“Around the world, no city has even attempted to have roads using plastic and thanks to BBMP, Bangalore can boast of this achievement,” says Rasool Khan, who feels that there is a dire need for a robust system to be in place for the initiative to take off in full swing.
“It is not just the BBMP, but even the state and central government should be involved and work in unison. We can then dramatically change the national economy. While the initiative will increase the life of the road, it will create self-employment in lakhs.
I think out of the 4000 tonnes of municipal solid waste generated in the city on a daily basis, 50-60 tonnes is plastic. For example, Nayandahalli to Silk Board road is about 14 kilometers and is built using 90 tonnes of plastic.
For 90 tonnes, about 250 tonnes of plastic needs to be collected because it has to be cleaned. If it is collected from source and not allowed to go to the garbage dump, it will give a daily employment to almost about 3 lakh people,” he says.
If there is a system in place where clean plastic can be procured, then there is a lot of time and labour saved, says Rasool.
“If a fixed price is in place for clean plastic, say `6 per kilogram, where will you find plastic. I feel there should be proper involvement of the people as well as the authorities. Sometimes people call us to deliver five kilograms of plastic. It may not be big for us commercially, but we respect their efforts and ensure that our person goes and collects it. For the beginning, such efforts and motivation is necessary,” he says.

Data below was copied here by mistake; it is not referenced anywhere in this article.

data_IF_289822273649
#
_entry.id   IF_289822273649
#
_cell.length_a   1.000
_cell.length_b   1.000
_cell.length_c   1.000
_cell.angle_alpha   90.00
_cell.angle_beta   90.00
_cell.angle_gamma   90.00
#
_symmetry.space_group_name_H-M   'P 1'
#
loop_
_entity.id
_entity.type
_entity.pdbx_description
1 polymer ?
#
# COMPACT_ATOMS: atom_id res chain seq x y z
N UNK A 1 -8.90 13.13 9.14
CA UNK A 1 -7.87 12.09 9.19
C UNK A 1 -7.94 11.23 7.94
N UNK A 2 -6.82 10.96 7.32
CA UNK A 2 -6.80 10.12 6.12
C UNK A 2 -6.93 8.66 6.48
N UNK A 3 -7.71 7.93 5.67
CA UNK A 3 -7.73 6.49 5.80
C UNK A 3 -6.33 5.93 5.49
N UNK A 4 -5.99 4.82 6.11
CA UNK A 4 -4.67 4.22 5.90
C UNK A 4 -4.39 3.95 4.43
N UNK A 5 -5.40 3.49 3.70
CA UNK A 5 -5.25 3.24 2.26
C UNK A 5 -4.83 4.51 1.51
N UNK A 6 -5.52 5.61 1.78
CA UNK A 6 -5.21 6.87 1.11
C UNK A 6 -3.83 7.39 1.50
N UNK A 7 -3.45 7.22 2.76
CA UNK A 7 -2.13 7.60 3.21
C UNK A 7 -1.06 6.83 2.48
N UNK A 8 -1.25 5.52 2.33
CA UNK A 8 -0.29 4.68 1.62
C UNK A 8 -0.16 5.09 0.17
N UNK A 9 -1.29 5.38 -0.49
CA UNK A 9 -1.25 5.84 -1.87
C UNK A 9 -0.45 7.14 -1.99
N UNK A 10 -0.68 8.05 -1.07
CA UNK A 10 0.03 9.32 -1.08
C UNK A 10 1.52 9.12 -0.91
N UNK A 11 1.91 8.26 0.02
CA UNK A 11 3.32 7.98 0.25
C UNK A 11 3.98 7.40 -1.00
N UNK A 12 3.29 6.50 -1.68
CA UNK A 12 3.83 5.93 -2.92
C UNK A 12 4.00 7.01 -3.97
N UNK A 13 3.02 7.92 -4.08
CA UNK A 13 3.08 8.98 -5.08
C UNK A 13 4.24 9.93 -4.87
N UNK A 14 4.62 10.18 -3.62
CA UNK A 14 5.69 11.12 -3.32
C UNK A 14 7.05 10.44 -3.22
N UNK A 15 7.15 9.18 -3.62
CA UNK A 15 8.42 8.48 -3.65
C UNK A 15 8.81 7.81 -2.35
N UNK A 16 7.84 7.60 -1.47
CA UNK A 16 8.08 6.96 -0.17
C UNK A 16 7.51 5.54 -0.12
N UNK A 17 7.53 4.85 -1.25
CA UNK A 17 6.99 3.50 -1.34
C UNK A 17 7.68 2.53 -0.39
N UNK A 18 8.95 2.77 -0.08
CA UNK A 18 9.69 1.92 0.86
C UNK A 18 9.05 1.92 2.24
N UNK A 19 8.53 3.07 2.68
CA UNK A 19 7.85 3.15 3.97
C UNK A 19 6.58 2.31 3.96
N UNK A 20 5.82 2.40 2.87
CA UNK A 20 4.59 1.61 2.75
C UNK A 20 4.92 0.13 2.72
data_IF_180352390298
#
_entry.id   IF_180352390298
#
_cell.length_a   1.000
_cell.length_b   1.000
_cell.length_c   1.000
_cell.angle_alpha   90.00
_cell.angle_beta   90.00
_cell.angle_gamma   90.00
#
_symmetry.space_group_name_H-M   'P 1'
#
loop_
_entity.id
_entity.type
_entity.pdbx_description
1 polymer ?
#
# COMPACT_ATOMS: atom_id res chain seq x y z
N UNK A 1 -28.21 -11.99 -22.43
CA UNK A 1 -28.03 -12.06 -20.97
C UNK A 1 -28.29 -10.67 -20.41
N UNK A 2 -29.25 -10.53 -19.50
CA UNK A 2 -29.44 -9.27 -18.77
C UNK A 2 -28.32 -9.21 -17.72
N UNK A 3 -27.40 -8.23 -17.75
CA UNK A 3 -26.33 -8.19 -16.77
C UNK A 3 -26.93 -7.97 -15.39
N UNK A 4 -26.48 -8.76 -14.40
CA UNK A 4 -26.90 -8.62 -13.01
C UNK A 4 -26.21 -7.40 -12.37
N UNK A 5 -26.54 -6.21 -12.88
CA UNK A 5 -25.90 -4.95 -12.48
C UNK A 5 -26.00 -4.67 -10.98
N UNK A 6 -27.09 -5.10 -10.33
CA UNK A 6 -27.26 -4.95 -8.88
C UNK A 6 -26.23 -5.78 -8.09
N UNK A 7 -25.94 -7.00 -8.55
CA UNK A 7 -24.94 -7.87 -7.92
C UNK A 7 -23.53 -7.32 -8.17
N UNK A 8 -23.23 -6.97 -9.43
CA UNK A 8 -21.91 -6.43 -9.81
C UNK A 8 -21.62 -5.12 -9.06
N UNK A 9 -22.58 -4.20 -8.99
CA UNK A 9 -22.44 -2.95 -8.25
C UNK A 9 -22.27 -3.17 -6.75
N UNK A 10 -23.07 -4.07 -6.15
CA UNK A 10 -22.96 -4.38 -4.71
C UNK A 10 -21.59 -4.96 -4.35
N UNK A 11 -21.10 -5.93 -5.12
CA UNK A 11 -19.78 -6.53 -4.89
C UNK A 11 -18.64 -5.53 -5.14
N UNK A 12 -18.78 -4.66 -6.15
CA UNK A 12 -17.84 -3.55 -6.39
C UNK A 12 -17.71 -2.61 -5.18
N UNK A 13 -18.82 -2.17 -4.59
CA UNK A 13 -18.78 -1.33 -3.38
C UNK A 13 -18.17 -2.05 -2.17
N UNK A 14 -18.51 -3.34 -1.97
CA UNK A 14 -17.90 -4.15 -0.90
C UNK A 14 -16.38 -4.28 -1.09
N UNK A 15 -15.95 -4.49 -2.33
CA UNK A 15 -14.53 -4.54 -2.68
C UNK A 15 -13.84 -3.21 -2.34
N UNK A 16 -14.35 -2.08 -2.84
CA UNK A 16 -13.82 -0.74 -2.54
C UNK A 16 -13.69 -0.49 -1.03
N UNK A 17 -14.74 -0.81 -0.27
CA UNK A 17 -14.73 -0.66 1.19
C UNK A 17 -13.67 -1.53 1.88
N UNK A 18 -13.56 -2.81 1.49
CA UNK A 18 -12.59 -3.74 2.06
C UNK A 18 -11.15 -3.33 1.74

Given the lack of a system in place, the brothers have created their own network of pourakarmikas for the last eight years, who are paid `6000-7000 per month.
They have also partnered with certain apartments and schools while also creating workshops to create awareness.
“It is essential that clean plastic is used for the purpose. So we generate awareness among people and students to not let the plastic go to the garbage yard, but is segregated prior to that,” says Rasool.
He stresses on a proper system to be in place essentially because the expanse of this initiative is huge and cannot be done by their enterprise alone. “I feel, corporate companies should come forward and join hands with us to ensure that the city is plastic free. Using plastic, we can make the city plastic free,” he says. Given the fact that tawdry roads are coming up in every part of the country, because of the mendacity and the shambolic format of tendering and the involvement of mega bucks, the initiative is still to get wider acceptance.
“Sheila Dikshit was quite excited about the initiative and had personally called us few years back. But even after 5-6 meetings in Delhi, the project has not seen the light, while on paper we were to be given two acres and `5 crores. In such cases, the channels get more complicated,” says Rasool.
While their product was patented in 2006, there are many copies, but according to Rasool the proportion of bitumen and plastic shreds needs to be measured well.
“If the ratio is more or less, then the result will be bad roads. With time, we have been able to master the proportion. When we are given a contract, we ensure that our people go to the road contractors and make the mixture,” says Rasool.